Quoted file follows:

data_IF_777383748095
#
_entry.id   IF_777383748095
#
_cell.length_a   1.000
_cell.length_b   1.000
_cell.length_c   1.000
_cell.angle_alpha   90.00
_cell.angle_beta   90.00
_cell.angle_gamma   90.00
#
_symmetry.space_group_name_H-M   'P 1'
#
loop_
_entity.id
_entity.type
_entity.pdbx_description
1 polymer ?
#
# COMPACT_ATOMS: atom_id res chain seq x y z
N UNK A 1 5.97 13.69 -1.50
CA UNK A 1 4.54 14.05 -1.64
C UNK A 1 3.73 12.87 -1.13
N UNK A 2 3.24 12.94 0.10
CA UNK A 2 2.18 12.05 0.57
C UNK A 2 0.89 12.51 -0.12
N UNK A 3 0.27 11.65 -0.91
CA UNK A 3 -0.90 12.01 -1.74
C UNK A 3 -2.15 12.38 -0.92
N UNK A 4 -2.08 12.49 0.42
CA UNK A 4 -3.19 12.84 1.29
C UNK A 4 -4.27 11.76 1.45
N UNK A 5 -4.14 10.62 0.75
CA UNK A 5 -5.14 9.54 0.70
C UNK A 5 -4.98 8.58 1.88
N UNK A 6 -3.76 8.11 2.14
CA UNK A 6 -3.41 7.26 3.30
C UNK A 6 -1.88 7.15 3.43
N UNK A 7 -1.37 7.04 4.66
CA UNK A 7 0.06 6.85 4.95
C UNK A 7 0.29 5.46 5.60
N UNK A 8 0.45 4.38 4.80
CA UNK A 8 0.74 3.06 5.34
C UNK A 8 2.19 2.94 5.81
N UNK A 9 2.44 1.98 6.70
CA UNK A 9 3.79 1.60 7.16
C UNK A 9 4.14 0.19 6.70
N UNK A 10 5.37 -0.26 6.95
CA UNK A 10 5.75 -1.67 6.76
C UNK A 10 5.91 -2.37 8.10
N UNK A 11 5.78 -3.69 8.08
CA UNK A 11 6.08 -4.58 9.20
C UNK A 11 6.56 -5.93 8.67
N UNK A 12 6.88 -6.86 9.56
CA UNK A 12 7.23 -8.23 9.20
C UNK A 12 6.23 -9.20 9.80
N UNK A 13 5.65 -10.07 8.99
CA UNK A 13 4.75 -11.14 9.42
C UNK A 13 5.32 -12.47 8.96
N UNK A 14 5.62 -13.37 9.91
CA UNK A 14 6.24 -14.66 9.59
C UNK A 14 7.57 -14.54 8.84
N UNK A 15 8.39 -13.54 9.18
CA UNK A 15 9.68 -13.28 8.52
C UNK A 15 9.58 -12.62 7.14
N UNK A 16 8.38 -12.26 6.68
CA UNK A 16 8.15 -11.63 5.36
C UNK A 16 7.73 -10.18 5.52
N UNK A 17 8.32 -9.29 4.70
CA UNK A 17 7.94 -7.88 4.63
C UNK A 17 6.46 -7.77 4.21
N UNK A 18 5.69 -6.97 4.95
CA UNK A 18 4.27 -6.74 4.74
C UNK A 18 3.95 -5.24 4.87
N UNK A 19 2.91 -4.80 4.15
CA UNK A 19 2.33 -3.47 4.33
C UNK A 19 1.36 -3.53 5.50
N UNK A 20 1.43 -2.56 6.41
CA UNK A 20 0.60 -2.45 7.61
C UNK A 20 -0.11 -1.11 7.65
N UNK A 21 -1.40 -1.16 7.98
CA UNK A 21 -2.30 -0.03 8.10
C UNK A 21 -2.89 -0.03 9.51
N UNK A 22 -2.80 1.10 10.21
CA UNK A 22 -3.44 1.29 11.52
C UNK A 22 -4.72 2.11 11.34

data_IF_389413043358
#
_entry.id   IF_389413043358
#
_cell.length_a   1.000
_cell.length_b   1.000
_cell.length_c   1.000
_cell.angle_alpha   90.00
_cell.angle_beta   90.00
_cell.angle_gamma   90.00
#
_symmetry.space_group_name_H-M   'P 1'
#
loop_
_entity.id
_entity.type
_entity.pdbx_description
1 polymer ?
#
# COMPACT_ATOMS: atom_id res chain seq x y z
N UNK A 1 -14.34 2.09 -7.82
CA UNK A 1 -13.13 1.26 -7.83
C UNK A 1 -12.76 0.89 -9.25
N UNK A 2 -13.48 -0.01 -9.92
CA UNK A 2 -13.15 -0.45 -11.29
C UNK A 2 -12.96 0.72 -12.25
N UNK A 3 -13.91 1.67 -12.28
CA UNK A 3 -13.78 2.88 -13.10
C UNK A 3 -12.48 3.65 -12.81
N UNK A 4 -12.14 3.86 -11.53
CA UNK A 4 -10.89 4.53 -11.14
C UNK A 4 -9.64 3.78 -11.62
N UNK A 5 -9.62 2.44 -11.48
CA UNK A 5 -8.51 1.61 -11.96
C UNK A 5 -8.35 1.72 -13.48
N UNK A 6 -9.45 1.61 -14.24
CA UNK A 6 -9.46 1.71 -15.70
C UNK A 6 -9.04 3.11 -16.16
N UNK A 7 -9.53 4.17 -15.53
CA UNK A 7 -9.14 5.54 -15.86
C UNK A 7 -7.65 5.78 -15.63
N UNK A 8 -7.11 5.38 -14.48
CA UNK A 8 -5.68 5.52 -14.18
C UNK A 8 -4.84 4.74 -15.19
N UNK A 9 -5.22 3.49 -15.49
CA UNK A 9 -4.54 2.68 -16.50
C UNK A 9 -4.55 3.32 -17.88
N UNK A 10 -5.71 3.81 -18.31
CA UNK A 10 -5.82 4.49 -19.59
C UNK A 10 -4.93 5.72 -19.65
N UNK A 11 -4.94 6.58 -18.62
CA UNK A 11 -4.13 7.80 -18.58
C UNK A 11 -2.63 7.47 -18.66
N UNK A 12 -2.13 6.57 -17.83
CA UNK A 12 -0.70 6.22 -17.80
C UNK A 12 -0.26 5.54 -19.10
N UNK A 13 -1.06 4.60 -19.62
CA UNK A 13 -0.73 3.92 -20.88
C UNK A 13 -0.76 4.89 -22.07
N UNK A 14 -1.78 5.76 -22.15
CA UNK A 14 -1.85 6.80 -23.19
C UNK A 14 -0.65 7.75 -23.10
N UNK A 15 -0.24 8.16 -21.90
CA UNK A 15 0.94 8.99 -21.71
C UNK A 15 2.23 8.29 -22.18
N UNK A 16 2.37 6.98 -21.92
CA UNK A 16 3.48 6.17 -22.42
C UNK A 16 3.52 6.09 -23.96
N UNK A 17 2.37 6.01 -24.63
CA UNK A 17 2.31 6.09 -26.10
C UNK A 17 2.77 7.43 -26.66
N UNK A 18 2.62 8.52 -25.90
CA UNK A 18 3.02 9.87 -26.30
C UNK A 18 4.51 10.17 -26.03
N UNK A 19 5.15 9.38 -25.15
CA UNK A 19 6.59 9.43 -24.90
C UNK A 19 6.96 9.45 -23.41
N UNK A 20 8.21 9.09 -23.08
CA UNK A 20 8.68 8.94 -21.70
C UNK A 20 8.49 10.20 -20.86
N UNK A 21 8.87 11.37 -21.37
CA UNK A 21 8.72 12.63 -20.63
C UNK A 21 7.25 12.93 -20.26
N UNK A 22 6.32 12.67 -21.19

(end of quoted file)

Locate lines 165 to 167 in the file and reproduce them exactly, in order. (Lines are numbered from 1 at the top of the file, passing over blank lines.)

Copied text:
CA UNK A 20 8.68 8.94 -21.70
C UNK A 20 8.49 10.20 -20.86
N UNK A 21 8.87 11.37 -21.37